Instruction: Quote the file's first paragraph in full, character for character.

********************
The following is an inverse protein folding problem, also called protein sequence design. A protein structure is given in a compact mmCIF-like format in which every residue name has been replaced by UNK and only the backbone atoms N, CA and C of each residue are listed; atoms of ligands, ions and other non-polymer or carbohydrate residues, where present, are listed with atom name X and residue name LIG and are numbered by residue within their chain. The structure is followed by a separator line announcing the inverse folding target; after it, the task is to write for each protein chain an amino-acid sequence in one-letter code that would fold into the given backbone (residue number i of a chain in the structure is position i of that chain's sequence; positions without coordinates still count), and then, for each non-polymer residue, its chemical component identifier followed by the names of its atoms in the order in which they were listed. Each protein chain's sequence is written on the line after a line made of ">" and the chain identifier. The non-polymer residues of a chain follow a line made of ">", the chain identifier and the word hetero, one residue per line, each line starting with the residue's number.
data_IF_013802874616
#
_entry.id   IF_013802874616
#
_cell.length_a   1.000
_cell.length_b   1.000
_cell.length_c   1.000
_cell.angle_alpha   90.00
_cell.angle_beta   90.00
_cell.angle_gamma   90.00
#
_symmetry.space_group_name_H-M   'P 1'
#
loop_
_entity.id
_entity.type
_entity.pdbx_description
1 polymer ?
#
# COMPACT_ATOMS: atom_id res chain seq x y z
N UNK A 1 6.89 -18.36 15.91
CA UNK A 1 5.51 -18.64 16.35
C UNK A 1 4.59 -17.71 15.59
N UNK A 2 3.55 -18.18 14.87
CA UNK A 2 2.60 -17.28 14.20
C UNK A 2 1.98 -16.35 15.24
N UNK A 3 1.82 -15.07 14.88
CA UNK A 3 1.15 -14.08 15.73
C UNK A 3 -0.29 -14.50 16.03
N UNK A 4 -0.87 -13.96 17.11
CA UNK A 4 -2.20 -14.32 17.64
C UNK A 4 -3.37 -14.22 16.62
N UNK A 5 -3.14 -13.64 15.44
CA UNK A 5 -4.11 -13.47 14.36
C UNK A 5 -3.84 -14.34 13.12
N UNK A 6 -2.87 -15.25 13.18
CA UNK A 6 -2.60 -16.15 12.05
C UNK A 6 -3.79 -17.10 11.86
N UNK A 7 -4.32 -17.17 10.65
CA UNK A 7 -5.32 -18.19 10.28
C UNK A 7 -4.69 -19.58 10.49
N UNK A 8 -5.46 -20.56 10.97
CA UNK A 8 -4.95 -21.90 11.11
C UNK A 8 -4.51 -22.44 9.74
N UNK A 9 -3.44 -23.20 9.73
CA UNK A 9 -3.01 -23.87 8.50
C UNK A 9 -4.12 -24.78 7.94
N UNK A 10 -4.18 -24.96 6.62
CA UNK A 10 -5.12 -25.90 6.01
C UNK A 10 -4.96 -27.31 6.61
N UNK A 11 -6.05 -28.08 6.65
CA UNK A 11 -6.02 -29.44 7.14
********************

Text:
The following is an inverse protein folding problem, also called protein sequence design. A protein structure is given in a compact mmCIF-like format in which every residue name has been replaced by UNK and only the backbone atoms N, CA and C of each residue are listed; atoms of ligands, ions and other non-polymer or carbohydrate residues, where present, are listed with atom name X and residue name LIG and are numbered by residue within their chain. The structure is followed by a separator line announcing the inverse folding target; after it, the task is to write for each protein chain an amino-acid sequence in one-letter code that would fold into the given backbone (residue number i of a chain in the structure is position i of that chain's sequence; positions without coordinates still count), and then, for each non-polymer residue, its chemical component identifier followed by the names of its atoms in the order in which they were listed. Each protein chain's sequence is written on the line after a line made of ">" and the chain identifier. The non-polymer residues of a chain follow a line made of ">", the chain identifier and the word hetero, one residue per line, each line starting with the residue's number.